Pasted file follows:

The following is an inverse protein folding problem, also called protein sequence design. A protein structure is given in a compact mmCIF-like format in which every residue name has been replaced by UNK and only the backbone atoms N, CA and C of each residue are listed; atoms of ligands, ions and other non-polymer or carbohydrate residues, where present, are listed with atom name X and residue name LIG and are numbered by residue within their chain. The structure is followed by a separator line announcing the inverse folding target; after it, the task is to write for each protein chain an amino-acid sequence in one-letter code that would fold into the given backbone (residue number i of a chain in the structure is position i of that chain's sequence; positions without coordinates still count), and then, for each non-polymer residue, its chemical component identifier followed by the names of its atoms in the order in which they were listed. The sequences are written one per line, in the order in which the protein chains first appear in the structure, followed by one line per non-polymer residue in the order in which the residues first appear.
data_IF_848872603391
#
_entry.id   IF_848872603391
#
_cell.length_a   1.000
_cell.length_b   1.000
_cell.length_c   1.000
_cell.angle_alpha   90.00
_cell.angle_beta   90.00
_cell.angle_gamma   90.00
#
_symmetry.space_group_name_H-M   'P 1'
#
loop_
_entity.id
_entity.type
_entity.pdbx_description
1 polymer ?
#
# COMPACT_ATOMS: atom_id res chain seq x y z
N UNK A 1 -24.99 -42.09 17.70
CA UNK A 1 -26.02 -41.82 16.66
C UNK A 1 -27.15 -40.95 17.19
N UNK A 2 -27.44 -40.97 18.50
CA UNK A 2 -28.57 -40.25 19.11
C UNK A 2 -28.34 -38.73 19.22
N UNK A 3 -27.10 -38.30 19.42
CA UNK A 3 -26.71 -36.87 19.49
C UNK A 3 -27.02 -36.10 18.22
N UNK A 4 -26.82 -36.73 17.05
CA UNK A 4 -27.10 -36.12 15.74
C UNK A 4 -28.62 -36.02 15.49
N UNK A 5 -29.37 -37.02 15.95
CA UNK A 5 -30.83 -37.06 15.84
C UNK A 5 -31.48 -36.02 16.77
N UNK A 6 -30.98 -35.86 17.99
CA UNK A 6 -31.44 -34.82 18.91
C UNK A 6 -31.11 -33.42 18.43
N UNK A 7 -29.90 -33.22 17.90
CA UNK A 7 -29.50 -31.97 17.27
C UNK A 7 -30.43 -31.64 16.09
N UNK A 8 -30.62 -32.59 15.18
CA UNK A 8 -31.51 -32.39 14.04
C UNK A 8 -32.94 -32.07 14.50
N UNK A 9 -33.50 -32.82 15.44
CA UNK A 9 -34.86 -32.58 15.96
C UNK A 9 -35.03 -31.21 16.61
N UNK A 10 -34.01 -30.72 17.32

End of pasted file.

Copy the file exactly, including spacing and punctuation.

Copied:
The following is an inverse protein folding problem, also called protein sequence design. A protein structure is given in a compact mmCIF-like format in which every residue name has been replaced by UNK and only the backbone atoms N, CA and C of each residue are listed; atoms of ligands, ions and other non-polymer or carbohydrate residues, where present, are listed with atom name X and residue name LIG and are numbered by residue within their chain. The structure is followed by a separator line announcing the inverse folding target; after it, the task is to write for each protein chain an amino-acid sequence in one-letter code that would fold into the given backbone (residue number i of a chain in the structure is position i of that chain's sequence; positions without coordinates still count), and then, for each non-polymer residue, its chemical component identifier followed by the names of its atoms in the order in which they were listed. The sequences are written one per line, in the order in which the protein chains first appear in the structure, followed by one line per non-polymer residue in the order in which the residues first appear.
data_IF_848872603391
#
_entry.id   IF_848872603391
#
_cell.length_a   1.000
_cell.length_b   1.000
_cell.length_c   1.000
_cell.angle_alpha   90.00
_cell.angle_beta   90.00
_cell.angle_gamma   90.00
#
_symmetry.space_group_name_H-M   'P 1'
#
loop_
_entity.id
_entity.type
_entity.pdbx_description
1 polymer ?
#
# COMPACT_ATOMS: atom_id res chain seq x y z
N UNK A 1 -24.99 -42.09 17.70
CA UNK A 1 -26.02 -41.82 16.66
C UNK A 1 -27.15 -40.95 17.19
N UNK A 2 -27.44 -40.97 18.50
CA UNK A 2 -28.57 -40.25 19.11
C UNK A 2 -28.34 -38.73 19.22
N UNK A 3 -27.10 -38.30 19.42
CA UNK A 3 -26.71 -36.87 19.49
C UNK A 3 -27.02 -36.10 18.22
N UNK A 4 -26.82 -36.73 17.05
CA UNK A 4 -27.10 -36.12 15.74
C UNK A 4 -28.62 -36.02 15.49
N UNK A 5 -29.37 -37.02 15.95
CA UNK A 5 -30.83 -37.06 15.84
C UNK A 5 -31.48 -36.02 16.77
N UNK A 6 -30.98 -35.86 17.99
CA UNK A 6 -31.44 -34.82 18.91
C UNK A 6 -31.11 -33.42 18.43
N UNK A 7 -29.90 -33.22 17.90
CA UNK A 7 -29.50 -31.97 17.27
C UNK A 7 -30.43 -31.64 16.09
N UNK A 8 -30.62 -32.59 15.18
CA UNK A 8 -31.51 -32.39 14.04
C UNK A 8 -32.94 -32.07 14.50
N UNK A 9 -33.50 -32.82 15.44
CA UNK A 9 -34.86 -32.58 15.96
C UNK A 9 -35.03 -31.21 16.61
N UNK A 10 -34.01 -30.72 17.32